|My 1996 Penguin edition of The Rose
Revived, with its lovely cover painted
by Pamela Kay
There are those who dismiss Katie Fforde because she is a writer of romantic fiction, but all I can say is, they don’t know what they’re missing. And I’m not going to describe her as a guilty pleasure because firstly, it’s such a contradiction in terms, and secondly, one should never, ever feel guilty about reading. If you enjoy a book, that’s fine, no matter who the author is, or what the genre. And the same applies in reverse: just remember there’s no rule which stops you hating a book, even if it is written by a highly acclaimed modern novelist, or a great classic author.
Her efforts to keep her home are a key feature in the novel, and at one stage it provides a refuge for May’s two friends (as well as Sally’s bags of clothes), and having once lived on a boat myself I know Fforde’s descriptions are spot-on, and am aware of just how cramped space can be, how precious the onboard water is, and how friendly the boating community are.
|Traditional canal boat paintings of roses, from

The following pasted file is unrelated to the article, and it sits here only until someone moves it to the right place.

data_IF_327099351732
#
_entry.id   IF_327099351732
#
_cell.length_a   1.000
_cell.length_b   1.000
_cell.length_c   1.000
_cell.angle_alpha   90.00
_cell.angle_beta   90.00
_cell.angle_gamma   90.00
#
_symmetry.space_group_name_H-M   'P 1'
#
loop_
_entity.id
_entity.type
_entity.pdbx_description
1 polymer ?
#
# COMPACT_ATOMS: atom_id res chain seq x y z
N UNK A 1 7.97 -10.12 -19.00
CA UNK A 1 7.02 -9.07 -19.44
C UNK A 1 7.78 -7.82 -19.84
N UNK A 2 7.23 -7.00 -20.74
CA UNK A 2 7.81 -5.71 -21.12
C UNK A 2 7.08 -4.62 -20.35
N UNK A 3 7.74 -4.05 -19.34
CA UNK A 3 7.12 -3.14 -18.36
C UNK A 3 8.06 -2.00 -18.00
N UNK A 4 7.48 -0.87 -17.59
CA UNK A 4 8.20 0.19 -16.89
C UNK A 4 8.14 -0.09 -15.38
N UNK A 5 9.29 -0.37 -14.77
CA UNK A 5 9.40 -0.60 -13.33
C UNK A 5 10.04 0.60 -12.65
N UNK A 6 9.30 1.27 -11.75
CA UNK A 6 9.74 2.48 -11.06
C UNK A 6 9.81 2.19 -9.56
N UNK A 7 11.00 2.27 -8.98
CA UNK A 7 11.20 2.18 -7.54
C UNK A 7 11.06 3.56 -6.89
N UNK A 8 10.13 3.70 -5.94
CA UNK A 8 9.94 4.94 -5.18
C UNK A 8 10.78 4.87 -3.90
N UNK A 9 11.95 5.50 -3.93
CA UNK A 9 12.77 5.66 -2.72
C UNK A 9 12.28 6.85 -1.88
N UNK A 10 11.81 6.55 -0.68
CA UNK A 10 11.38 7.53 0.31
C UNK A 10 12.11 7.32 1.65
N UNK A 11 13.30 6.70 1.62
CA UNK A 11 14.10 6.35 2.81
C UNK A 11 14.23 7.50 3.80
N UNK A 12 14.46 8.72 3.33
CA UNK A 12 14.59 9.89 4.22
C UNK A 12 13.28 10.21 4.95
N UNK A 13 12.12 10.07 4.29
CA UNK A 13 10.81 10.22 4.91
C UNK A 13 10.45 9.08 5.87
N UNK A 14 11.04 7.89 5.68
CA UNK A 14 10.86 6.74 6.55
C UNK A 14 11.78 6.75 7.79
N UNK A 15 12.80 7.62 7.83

The course of true love, as in all romantic tales, does not run smoothly, and there are bumpy rides all round before misunderstandings are ironed out ready for the obligatory happy ending. Each girl (they are in their mid-twenties, and I should refer to them as women, which is politically correct, but girls is much more apt) ends up with the partner and lifestyle that is right for them (even if it takes them a while to realise this), enabling them to fulfill their potential, and become the person they were always meant to be, developing their skills, and establishing relationships on equal terms.
|I took this picture of boats reflected in the canal
at Birmingham’s Gas Street Basin last month, and
I’m sure there are similarities with London’s canals.
They all find their niche, which in some ways, I think, echoes the themes in my last ‘housework’ book, The Home-Maker. The story is told with wit and humour, and is nicely constructed, with just the right amount of dramatic tension. Fforde is an intelligent writer, who creates sympathetic characters, well-drawn settings, and a credible plot that romps along at a nice pace. This particular edition, published by Penguin in 1996, has a great cover – a reproduction of a proper painting, Hannah with Teacup, by Pamela Kay, which gives it a feeling of gravitas lacked by modern editions with their branded wishy-washy pastel images.